New Jersey Healthcare Attorneys
In such an industry as heavily regulated as the healthcare industry, physicians, practitioners, administrators, therapists and staff can easily encounter situations in which they need to consult with an experienced health care attorney.
With experience in all aspects of health care law, our attorneys represent client interests in a wide array of regulatory, litigation counseling, employment and criminal related matters. Our attorneys have helped clients resolve some of the most complex legal issues including corporate structure, merger and acquisitions, government regulations and state and federal fraud abuse matters. Whether you need to speak to an attorney about complex contract negotiations, corporate transactions or about representation in complex litigations or potential criminal proceedings, the attorneys at the Health Law Group can help.
Our New Jersey law office helps healthcare providers including hospitals, physicians, treatment centers, clinics, dental offices and more. We understand the unique challenges that pharmaceutical manufacturers and durable medical equipment manufacturers face. Our healthcare lawyers can help with matters related to but not limited to:
Help providers with internal audits and investigations to ensure system wide compliance.
Assist providers with proactive strategies to potential legal issues
Represent providers when partners of contracting parties do not meet their contractual responsibilities
Represent individual practitioners and executives in criminal matters that may arise out of their professional responsibility.
As a healthcare provider in New Jersey, there are various ways that you can be accused of healthcare fraud. Please contact our office to speak with one of our attorneys and to get a free review of your case.
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Statutes And Penalties That Apply To Healthcare Fraud In New Jersey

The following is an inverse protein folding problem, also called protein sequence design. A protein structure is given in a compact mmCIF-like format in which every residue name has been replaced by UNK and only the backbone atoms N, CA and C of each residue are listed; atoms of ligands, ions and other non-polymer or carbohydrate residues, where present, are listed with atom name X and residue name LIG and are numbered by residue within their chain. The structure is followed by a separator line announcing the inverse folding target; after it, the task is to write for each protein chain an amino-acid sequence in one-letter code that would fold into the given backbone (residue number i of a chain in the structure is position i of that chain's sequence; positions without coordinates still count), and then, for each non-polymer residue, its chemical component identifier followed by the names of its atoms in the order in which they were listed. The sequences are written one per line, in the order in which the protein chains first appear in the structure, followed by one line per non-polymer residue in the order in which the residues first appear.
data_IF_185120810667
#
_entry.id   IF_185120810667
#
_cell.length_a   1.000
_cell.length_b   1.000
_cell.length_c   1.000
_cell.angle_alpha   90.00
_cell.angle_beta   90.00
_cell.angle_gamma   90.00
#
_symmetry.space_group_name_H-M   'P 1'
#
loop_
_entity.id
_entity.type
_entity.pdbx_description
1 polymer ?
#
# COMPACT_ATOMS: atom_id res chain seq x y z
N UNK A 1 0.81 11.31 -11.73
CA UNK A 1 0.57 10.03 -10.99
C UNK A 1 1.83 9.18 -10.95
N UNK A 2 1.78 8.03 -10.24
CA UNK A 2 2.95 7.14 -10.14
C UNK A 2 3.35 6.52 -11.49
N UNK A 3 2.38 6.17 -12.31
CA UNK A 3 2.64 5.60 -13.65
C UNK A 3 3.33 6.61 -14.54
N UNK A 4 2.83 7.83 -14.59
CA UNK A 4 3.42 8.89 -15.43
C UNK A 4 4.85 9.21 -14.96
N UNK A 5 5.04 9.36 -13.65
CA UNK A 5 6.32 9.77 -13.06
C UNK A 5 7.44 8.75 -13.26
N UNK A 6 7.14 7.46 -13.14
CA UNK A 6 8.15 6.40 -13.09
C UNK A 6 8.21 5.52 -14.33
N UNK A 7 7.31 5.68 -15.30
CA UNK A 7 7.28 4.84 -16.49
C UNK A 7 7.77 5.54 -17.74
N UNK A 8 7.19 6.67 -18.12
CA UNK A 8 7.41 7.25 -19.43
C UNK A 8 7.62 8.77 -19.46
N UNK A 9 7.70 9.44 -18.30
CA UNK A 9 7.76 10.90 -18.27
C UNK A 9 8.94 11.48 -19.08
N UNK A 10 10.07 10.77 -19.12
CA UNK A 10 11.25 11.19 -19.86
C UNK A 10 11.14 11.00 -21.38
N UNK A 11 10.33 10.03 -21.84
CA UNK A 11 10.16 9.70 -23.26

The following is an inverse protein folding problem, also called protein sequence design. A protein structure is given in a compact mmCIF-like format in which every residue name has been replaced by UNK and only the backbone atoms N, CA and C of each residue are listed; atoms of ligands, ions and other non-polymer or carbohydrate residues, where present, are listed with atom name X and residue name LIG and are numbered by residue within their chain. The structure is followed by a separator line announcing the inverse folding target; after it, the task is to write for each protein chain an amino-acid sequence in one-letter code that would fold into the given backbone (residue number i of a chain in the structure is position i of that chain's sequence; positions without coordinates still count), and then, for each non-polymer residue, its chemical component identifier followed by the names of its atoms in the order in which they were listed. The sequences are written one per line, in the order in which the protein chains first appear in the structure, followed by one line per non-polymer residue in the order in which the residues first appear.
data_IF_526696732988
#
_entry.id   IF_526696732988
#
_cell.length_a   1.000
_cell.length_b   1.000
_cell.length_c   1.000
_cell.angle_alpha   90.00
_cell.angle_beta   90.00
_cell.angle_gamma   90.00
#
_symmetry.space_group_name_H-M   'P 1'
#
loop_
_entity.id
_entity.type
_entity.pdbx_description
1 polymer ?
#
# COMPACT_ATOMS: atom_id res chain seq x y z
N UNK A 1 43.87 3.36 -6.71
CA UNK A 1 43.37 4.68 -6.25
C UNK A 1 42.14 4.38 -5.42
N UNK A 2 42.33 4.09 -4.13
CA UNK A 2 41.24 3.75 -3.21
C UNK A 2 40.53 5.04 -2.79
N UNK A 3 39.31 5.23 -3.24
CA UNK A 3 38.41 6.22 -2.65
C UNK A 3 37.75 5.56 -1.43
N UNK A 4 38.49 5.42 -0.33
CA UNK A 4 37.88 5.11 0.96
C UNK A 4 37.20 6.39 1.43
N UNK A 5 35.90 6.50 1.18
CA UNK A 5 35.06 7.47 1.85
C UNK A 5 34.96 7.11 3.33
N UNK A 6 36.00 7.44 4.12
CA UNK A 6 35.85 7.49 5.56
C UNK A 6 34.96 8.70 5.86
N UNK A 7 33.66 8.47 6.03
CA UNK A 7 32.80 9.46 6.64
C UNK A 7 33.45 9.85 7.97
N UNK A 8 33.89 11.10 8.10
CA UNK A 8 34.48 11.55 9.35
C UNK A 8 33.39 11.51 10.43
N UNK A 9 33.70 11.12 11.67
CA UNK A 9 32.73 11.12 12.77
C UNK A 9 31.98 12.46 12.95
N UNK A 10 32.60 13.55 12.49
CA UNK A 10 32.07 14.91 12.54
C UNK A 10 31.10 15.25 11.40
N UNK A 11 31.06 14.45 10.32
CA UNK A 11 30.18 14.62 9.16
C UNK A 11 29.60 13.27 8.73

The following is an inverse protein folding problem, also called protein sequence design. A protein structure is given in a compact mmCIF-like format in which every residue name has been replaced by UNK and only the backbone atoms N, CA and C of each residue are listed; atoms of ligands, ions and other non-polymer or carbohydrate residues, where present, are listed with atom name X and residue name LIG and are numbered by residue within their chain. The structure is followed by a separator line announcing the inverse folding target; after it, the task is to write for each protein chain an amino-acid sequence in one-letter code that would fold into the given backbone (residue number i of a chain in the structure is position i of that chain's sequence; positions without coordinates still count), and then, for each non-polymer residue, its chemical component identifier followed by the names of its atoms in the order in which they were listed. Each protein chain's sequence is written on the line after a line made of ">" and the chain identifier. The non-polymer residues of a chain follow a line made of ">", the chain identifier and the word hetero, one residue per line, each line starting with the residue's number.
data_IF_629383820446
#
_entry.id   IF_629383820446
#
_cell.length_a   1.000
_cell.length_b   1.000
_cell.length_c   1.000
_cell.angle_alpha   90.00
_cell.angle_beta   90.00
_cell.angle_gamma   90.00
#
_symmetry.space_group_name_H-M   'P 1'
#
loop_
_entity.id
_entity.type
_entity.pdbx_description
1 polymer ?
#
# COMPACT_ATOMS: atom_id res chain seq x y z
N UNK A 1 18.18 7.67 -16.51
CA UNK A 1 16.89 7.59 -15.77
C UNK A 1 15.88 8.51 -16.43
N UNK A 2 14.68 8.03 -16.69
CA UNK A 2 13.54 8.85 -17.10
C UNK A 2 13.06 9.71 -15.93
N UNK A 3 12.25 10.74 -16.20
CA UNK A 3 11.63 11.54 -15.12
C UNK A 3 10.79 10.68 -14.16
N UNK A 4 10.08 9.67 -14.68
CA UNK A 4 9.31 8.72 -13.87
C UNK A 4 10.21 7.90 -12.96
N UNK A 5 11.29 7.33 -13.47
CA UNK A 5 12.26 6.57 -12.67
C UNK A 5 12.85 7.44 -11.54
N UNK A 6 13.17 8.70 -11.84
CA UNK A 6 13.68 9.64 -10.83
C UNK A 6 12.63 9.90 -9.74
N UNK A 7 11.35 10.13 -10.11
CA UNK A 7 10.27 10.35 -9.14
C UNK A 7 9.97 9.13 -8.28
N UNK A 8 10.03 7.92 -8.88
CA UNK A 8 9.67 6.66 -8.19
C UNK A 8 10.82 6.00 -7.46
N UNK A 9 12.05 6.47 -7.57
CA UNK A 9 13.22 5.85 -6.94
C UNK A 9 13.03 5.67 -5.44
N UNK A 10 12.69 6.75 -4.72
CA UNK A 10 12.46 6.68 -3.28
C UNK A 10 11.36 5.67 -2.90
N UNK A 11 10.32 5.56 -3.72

New Jersey Statutes
New Jersey Healthcare Claims Fraud § 2C:21-4.2 (definitions) § 2C:21-4.3.
In New Jersey, you are prohibited from submitting any false claims to an insurance company for the purpose of getting paid for healthcare services when you did not actually provide those services. If you do such an act, you have committed a crime.
In the event that you are charged with §2C:21-4.3 you will be subject to the New Jersey criminal sentencing guidelines. This means your penalties will depend on the severity of the crime.
Penalty For Third Degree: Under the healthcare claims fraud statute they will be subject to up to five times the amount received or attempted to be received. Additionally, for being found guilty of a third degree crime in New Jersey, you are subject to a state prison sentence ranging from 3 to 5 years and a criminal fine of up to $15,000.
Second Degree: When a healthcare provider is found to have knowingly committed healthcare claims fraud while they were providing healthcare services. They will be subject to a fine that is calculated by multiplying the benefit received or attempted to be received by five.
Penalty For Second Degree: When you are found guilty of a second degree crime in New Jersey you will be subject to a sentence of 5 to 10 years in the New Jersey state prison and you will be fined up to $150,000.
New Jersey Medicaid Fraud NJSA 30:4D-17
New Jersey also makes it illegal to accept an offer, receive, or participate in a scheme for the purpose of kickbacks in exchange with providing services or items that are billed to Medicaid.
This statute also makes it illegal to bill for more than the actual cost of the services you provided.
Finally, this statute makes it illegal to receive more benefits than you are entitled to.
The penalties for being found guilty of violating NJSA 30:4D-167 are a prison term of up to 3 years and a penalty in the amount of $10,000.
Anti-Kickback 42 U.S.C. 1320a-7b(b)
Being a healthcare provider in New Jersey means that the business deals that you make in relation to your healthcare professionals are regulated. Under the anti-kickback statute, referrals that are made in exchange for services or goods are limited to those people with whom you have no close family ties or financial relationship. This applies to both making or receiving referrals.
In order to prove that you have violated the anti-kickback statute in your role as a New Jersey healthcare provider, your accuser must show that you purposefully engaged in activities surrounding the exchanged of referrals for money or goods (meaning equipment).